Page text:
Opera Scotland

Francesco Maria Piave Suggest updates

Born Murano, 18 May 1810.

Died Milan, 5 March 1876.

Italian librettist.

Piave's reputation as a librettist rests on his long collaboration with Verdi during a period when, keeping closely to the composer's instructions, he adapted a number of important literary works into serviceable texts. The source authors include Byron (twice) and Shakespeare, as well as Victor Hugo (also twice) and Dumas.

Verdi's operas with words by Piave are: Ernani (Venice 1844), I due Foscari (Rome 1844), Attila (with Solera, Venice 1846), Macbeth (Florence 1847), Il corsaro (Trieste 1848), Stiffelio (Trieste 1850), Rigoletto (Venice 1851), La traviata (Venice 1853), Simon Boccanegra (Venice 1857), Aroldo (Rimini 1857), and La forza del destino (St Petersburg 1862).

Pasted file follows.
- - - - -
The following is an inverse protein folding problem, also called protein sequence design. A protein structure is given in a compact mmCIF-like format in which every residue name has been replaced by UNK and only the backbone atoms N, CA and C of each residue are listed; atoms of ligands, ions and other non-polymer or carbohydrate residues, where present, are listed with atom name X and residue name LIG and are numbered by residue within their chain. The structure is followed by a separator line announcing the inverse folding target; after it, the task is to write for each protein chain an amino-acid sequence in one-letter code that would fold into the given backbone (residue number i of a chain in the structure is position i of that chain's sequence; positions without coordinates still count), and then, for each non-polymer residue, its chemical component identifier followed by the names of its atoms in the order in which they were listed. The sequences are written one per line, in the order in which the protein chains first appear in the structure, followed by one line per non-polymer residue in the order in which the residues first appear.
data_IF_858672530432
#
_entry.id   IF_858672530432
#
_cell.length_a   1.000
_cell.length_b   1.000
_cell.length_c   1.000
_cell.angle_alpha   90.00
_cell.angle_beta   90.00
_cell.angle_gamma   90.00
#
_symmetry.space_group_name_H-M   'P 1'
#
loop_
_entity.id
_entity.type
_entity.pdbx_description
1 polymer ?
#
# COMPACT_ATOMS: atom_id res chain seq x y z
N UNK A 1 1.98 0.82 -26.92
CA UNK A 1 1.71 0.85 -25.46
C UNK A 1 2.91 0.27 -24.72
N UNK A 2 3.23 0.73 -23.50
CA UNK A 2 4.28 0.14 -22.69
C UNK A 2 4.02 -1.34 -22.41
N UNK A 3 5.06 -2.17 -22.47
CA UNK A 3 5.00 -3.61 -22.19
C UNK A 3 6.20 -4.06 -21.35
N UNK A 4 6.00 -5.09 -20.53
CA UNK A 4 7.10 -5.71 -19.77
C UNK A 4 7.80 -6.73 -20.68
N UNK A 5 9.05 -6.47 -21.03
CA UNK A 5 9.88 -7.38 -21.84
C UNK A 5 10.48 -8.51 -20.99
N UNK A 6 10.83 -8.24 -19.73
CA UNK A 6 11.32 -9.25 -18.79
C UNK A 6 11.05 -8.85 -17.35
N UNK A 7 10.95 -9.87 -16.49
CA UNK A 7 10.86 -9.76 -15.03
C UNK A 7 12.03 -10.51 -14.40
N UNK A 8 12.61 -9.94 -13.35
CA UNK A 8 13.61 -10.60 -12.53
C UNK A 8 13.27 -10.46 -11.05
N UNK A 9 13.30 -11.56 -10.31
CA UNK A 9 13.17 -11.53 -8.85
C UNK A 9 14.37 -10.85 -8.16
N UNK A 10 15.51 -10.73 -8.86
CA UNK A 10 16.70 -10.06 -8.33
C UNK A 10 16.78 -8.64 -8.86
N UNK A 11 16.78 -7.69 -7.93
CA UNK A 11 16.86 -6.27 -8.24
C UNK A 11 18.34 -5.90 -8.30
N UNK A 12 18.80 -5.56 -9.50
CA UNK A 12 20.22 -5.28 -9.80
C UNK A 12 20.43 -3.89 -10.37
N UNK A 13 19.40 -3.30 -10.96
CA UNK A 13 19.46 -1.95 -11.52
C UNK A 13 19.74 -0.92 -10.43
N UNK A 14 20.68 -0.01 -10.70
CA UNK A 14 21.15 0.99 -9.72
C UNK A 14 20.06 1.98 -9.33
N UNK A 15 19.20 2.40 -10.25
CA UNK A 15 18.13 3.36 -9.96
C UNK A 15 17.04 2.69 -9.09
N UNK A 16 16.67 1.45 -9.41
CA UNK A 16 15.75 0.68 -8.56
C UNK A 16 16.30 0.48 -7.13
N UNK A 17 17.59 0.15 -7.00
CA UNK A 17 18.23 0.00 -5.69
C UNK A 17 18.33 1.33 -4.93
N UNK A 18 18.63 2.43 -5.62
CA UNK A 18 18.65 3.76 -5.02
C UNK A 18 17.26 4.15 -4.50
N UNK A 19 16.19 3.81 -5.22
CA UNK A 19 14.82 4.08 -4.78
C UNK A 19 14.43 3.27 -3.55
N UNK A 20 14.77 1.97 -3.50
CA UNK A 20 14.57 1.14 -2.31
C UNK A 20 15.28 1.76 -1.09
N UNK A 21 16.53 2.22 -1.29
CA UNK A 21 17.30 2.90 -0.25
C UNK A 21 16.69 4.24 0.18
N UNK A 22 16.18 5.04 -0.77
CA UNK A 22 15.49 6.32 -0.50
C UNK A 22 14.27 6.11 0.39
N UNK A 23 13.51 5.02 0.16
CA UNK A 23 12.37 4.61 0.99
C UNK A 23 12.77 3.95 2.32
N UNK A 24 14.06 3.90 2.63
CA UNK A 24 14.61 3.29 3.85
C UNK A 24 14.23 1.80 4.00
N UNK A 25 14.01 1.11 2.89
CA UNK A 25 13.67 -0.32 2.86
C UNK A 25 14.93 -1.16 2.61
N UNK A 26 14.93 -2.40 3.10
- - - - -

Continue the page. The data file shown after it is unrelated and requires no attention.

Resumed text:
For Mercadante he provided La schiava saracena (Milan 1848), and for Pacini Il duca d'Alba (with Peruzzini, Venice 1842), Lorenzino de'Medici (Venice 1845), Allan Cameron (Venice 1848), Don Diego di Mendoza (Venice 1867), and Berta di Vernol (Naples 1867) as well as several pieces that were never performed.

While not generally considered a successful writer of comedy, he did supply the text for the Ricci brothers' delightful comedy Crispino e la comare (Venice 1850).

The Irish composer Michael William Balfe (1807-70) is remembered largely for The Bohemian Girl, but he had a notable career on the continent both as baritone and composer. Piave supplied the libretto for Pittore e Duca (Trieste 1854),

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